Wide Open Roads

by Niegel Fanio Simon

No one told us when the barricade would be removed.

For months, our nondescript street had been separated from the main thoroughfare by a haphazard barrier. It was obviously made from scrap wood, but ours was concededly better compared to the other streets whose barricades were made of police tape. Whether an actual crime had been committed in that street, no passerby could be wiser.

It became the norm to ask the Grab driver to pass through the only open street near us every time we ordered. I had also become an expert at ducking under barbed wires to get to the wet market or the bakery.

Never in my life did I ever imagine that buying bread could be even remotely feel like passing a battlefield. And yet, I found myself wary every time I went out. I avoided getting too close to people. My mask and face shield constituted my armor – something I absolutely needed if I wanted to avoid an encounter with the men roaming in camouflage.

And even though I cringed as much as the next guy every time someone said “new normal,” that’s what it is. Or was.

No one told us when the barricade would be removed.

I don’t know when they did it, but I remember the first time I stepped out and it was no longer there. It was late in the afternoon. I had been marveling at how perfect the weather was when I instinctively looked to where the barricade should have been.

I forgot why exactly I ventured out that day, but I still remember the feeling of wonder. Had our street always been so wide? I had lived on this street all 24 years of my life, and somehow, in that moment, it felt foreign. Even the vandalism along the main road seemed new, even though it couldn’t have been. Surely, street vandals were scared of catching COVID too?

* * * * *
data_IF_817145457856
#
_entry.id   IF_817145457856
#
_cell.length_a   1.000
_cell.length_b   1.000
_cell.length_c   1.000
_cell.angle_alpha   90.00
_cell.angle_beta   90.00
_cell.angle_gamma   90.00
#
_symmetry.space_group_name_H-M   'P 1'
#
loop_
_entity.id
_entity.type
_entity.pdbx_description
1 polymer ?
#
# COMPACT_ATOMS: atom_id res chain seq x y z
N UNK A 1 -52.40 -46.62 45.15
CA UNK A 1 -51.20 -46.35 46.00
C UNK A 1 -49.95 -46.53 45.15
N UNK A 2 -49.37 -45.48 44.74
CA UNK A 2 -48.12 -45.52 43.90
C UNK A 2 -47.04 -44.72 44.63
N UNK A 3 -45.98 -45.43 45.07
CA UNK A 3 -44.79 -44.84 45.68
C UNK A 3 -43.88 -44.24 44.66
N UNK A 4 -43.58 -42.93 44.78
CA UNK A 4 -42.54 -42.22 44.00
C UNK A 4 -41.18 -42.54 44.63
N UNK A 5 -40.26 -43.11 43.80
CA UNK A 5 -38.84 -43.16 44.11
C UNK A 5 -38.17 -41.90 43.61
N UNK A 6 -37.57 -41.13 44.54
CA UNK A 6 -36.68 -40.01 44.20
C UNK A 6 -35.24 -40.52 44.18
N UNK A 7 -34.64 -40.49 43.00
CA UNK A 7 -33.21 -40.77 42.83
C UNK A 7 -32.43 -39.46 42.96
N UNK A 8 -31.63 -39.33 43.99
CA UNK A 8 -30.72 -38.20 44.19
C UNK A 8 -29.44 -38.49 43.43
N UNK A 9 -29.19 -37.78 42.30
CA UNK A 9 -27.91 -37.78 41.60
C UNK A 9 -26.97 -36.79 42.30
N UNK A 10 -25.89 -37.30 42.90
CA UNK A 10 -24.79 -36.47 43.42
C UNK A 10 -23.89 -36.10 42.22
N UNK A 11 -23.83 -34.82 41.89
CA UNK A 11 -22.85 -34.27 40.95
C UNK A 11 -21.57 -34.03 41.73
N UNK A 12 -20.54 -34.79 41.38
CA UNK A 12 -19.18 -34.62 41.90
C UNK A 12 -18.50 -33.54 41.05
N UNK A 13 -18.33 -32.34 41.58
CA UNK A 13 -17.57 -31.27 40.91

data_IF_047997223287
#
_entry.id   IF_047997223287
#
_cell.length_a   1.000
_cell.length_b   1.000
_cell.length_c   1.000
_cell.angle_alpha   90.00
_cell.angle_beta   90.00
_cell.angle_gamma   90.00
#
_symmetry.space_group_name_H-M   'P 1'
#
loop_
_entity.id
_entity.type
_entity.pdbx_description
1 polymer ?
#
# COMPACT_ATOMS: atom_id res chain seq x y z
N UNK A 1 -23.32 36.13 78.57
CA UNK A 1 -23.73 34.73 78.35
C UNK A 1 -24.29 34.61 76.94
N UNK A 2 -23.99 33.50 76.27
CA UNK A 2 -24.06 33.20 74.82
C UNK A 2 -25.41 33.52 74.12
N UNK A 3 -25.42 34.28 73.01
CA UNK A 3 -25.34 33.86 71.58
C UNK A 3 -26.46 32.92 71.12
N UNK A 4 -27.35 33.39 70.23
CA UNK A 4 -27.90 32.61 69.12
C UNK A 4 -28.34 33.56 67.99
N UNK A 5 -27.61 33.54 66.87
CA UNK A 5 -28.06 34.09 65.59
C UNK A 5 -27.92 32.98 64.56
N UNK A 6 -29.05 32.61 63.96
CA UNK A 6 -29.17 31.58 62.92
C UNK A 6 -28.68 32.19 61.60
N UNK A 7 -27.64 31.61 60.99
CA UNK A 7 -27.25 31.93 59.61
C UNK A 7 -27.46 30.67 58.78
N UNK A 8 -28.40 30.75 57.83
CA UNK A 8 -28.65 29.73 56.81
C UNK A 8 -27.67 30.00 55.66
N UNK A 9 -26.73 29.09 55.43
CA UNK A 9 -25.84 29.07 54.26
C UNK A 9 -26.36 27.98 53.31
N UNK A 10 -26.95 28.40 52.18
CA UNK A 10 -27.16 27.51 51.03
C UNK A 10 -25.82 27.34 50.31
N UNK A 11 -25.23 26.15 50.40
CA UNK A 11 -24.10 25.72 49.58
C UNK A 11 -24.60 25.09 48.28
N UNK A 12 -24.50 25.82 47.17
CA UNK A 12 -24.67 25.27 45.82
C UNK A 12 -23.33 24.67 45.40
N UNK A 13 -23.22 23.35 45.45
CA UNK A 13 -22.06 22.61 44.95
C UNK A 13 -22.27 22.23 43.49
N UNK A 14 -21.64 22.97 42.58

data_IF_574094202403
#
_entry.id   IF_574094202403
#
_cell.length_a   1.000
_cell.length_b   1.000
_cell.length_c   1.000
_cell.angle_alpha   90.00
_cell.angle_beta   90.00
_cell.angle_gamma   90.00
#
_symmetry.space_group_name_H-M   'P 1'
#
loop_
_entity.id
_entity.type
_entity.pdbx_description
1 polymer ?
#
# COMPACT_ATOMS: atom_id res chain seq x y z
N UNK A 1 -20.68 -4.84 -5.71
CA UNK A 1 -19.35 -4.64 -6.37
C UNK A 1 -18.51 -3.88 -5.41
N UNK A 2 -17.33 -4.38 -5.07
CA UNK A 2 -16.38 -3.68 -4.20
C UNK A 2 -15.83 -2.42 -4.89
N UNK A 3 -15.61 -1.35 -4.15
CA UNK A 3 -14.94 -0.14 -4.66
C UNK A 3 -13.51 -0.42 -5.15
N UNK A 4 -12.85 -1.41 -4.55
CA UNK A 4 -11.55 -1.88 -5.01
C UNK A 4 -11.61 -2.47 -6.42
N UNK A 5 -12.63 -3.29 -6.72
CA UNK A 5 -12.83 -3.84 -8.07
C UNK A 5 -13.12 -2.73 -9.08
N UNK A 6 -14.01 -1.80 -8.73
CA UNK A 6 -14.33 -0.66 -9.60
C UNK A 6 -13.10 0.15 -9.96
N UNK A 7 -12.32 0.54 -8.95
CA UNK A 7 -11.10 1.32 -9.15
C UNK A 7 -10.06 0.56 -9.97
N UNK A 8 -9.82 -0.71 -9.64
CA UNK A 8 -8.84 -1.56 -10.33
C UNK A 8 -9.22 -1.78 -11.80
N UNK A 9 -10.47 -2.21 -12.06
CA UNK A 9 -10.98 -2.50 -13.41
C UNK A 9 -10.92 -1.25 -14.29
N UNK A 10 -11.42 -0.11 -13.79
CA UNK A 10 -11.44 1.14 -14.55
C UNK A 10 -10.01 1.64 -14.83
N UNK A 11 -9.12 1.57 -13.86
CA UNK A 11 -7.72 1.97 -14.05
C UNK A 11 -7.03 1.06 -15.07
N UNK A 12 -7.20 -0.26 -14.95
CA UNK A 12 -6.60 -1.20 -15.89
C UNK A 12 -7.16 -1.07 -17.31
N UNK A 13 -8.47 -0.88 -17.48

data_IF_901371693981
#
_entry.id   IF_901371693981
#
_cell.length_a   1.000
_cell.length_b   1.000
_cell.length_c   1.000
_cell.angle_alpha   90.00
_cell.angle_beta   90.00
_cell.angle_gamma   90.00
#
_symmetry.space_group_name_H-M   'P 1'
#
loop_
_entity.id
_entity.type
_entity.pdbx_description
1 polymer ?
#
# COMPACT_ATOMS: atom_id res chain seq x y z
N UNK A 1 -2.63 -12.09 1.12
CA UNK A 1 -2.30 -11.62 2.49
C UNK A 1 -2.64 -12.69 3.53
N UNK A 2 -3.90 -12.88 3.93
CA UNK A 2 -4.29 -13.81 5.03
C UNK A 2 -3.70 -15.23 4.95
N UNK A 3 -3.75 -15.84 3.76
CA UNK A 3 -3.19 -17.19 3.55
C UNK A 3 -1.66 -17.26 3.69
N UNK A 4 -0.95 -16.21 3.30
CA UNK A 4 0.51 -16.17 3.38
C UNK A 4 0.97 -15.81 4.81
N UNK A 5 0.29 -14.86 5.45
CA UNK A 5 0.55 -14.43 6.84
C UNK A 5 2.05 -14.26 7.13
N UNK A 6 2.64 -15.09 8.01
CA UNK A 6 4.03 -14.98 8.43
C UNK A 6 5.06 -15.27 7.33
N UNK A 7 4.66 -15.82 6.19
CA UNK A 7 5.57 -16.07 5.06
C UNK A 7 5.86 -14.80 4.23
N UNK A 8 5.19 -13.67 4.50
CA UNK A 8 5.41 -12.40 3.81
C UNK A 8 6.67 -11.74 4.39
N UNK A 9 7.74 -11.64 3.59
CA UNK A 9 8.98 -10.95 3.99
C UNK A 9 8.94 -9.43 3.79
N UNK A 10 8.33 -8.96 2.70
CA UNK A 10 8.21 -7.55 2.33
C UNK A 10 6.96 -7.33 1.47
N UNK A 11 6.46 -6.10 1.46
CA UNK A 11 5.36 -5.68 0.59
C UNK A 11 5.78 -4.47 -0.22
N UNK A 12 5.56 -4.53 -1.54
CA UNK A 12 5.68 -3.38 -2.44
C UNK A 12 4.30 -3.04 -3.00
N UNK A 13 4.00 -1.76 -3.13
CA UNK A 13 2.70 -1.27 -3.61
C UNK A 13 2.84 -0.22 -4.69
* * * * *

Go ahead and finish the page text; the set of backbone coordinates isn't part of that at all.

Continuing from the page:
I stepped closer, then fumbled back. My destination required I take the opposite route but I found myself lingering just the same. I thought, “Is this what the Filipinos back then felt when they saw General McArthur waded the waters of Red Beach?”. Quickly, I admonished myself for the unfair comparison. This lockdown was nothing compared to a real war, and yet, that was still my first thought.

This was the new new normal. Definitely not the old normal, but not quite the new normal I had gotten used it.

It would take weeks until the open old road became familiar again – mostly because I had to stay inside. GCQ or not, we still had a moral obligation to. Yet, going out could not be avoided forever.

The next time I had taken the car out, I realized just how convenient the lack of barrier was. I no longer had to take the back end; no longer had to maneuver the car with my passable driving skills. Exiting our street and entering another, at the crossroad, I whisper words of gratitude for the reclamation of old spaces, and for the appreciation of the familiar invited by this new normal.